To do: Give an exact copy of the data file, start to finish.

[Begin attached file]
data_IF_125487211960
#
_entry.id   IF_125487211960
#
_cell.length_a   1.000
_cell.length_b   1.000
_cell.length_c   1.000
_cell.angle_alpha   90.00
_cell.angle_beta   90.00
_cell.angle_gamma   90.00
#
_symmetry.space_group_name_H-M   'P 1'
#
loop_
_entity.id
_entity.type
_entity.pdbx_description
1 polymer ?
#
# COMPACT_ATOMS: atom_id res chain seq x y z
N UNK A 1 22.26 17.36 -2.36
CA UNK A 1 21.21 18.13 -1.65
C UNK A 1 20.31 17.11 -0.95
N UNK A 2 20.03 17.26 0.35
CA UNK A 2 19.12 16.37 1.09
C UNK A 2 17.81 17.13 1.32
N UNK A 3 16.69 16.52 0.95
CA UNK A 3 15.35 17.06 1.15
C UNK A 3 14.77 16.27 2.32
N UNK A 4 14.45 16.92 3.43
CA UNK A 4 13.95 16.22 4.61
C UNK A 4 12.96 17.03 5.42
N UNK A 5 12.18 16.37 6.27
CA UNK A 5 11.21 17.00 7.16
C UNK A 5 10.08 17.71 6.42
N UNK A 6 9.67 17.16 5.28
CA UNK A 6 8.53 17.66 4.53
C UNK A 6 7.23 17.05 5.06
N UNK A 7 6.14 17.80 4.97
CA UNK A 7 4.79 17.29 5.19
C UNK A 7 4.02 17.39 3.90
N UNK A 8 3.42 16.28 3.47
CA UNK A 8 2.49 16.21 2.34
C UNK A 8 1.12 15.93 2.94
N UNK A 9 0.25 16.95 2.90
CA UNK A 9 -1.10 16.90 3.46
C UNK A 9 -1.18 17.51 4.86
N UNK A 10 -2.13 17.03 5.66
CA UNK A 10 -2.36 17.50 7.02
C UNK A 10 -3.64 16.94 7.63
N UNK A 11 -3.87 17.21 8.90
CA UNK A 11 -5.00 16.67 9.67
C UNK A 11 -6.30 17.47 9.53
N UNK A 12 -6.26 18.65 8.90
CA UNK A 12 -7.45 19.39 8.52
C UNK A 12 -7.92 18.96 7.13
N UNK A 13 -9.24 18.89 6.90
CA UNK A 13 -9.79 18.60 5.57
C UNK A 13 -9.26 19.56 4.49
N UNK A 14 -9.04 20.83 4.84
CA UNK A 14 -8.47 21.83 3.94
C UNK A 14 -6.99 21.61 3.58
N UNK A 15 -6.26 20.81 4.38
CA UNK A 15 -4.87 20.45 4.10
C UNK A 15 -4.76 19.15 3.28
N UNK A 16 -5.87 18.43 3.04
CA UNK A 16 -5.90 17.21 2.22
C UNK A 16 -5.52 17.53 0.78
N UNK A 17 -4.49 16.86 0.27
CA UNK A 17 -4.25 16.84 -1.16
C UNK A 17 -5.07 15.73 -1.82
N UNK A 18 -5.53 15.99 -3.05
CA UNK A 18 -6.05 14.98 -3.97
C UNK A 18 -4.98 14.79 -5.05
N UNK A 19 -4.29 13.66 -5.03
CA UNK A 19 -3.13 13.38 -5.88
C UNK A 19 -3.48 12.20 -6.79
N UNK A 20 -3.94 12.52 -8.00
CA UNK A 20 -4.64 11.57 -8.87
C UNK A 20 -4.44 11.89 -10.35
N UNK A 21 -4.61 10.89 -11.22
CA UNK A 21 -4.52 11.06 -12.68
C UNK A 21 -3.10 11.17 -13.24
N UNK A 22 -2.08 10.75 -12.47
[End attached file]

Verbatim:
data_IF_125487211960
#
_entry.id   IF_125487211960
#
_cell.length_a   1.000
_cell.length_b   1.000
_cell.length_c   1.000
_cell.angle_alpha   90.00
_cell.angle_beta   90.00
_cell.angle_gamma   90.00
#
_symmetry.space_group_name_H-M   'P 1'
#
loop_
_entity.id
_entity.type
_entity.pdbx_description
1 polymer ?
#
# COMPACT_ATOMS: atom_id res chain seq x y z
N UNK A 1 22.26 17.36 -2.36
CA UNK A 1 21.21 18.13 -1.65
C UNK A 1 20.31 17.11 -0.95
N UNK A 2 20.03 17.26 0.35
CA UNK A 2 19.12 16.37 1.09
C UNK A 2 17.81 17.13 1.32
N UNK A 3 16.69 16.52 0.95
CA UNK A 3 15.35 17.06 1.15
C UNK A 3 14.77 16.27 2.32
N UNK A 4 14.45 16.92 3.43
CA UNK A 4 13.95 16.22 4.61
C UNK A 4 12.96 17.03 5.42
N UNK A 5 12.18 16.37 6.27
CA UNK A 5 11.21 17.00 7.16
C UNK A 5 10.08 17.71 6.42
N UNK A 6 9.67 17.16 5.28
CA UNK A 6 8.53 17.66 4.53
C UNK A 6 7.23 17.05 5.06
N UNK A 7 6.14 17.80 4.97
CA UNK A 7 4.79 17.29 5.19
C UNK A 7 4.02 17.39 3.90
N UNK A 8 3.42 16.28 3.47
CA UNK A 8 2.49 16.21 2.34
C UNK A 8 1.12 15.93 2.94
N UNK A 9 0.25 16.95 2.90
CA UNK A 9 -1.10 16.90 3.46
C UNK A 9 -1.18 17.51 4.86
N UNK A 10 -2.13 17.03 5.66
CA UNK A 10 -2.36 17.50 7.02
C UNK A 10 -3.64 16.94 7.63
N UNK A 11 -3.87 17.21 8.90
CA UNK A 11 -5.00 16.67 9.67
C UNK A 11 -6.30 17.47 9.53
N UNK A 12 -6.26 18.65 8.90
CA UNK A 12 -7.45 19.39 8.52
C UNK A 12 -7.92 18.96 7.13
N UNK A 13 -9.24 18.89 6.90
CA UNK A 13 -9.79 18.60 5.57
C UNK A 13 -9.26 19.56 4.49
N UNK A 14 -9.04 20.83 4.84
CA UNK A 14 -8.47 21.83 3.94
C UNK A 14 -6.99 21.61 3.58
N UNK A 15 -6.26 20.81 4.38
CA UNK A 15 -4.87 20.45 4.10
C UNK A 15 -4.76 19.15 3.28
N UNK A 16 -5.87 18.43 3.04
CA UNK A 16 -5.90 17.21 2.22
C UNK A 16 -5.52 17.53 0.78
N UNK A 17 -4.49 16.86 0.27
CA UNK A 17 -4.25 16.84 -1.16
C UNK A 17 -5.07 15.73 -1.82
N UNK A 18 -5.53 15.99 -3.05
CA UNK A 18 -6.05 14.98 -3.97
C UNK A 18 -4.98 14.79 -5.05
N UNK A 19 -4.29 13.66 -5.03
CA UNK A 19 -3.13 13.38 -5.88
C UNK A 19 -3.48 12.20 -6.79
N UNK A 20 -3.94 12.52 -8.00
CA UNK A 20 -4.64 11.57 -8.87
C UNK A 20 -4.44 11.89 -10.35
N UNK A 21 -4.61 10.89 -11.22
CA UNK A 21 -4.52 11.06 -12.68
C UNK A 21 -3.10 11.17 -13.24
N UNK A 22 -2.08 10.75 -12.47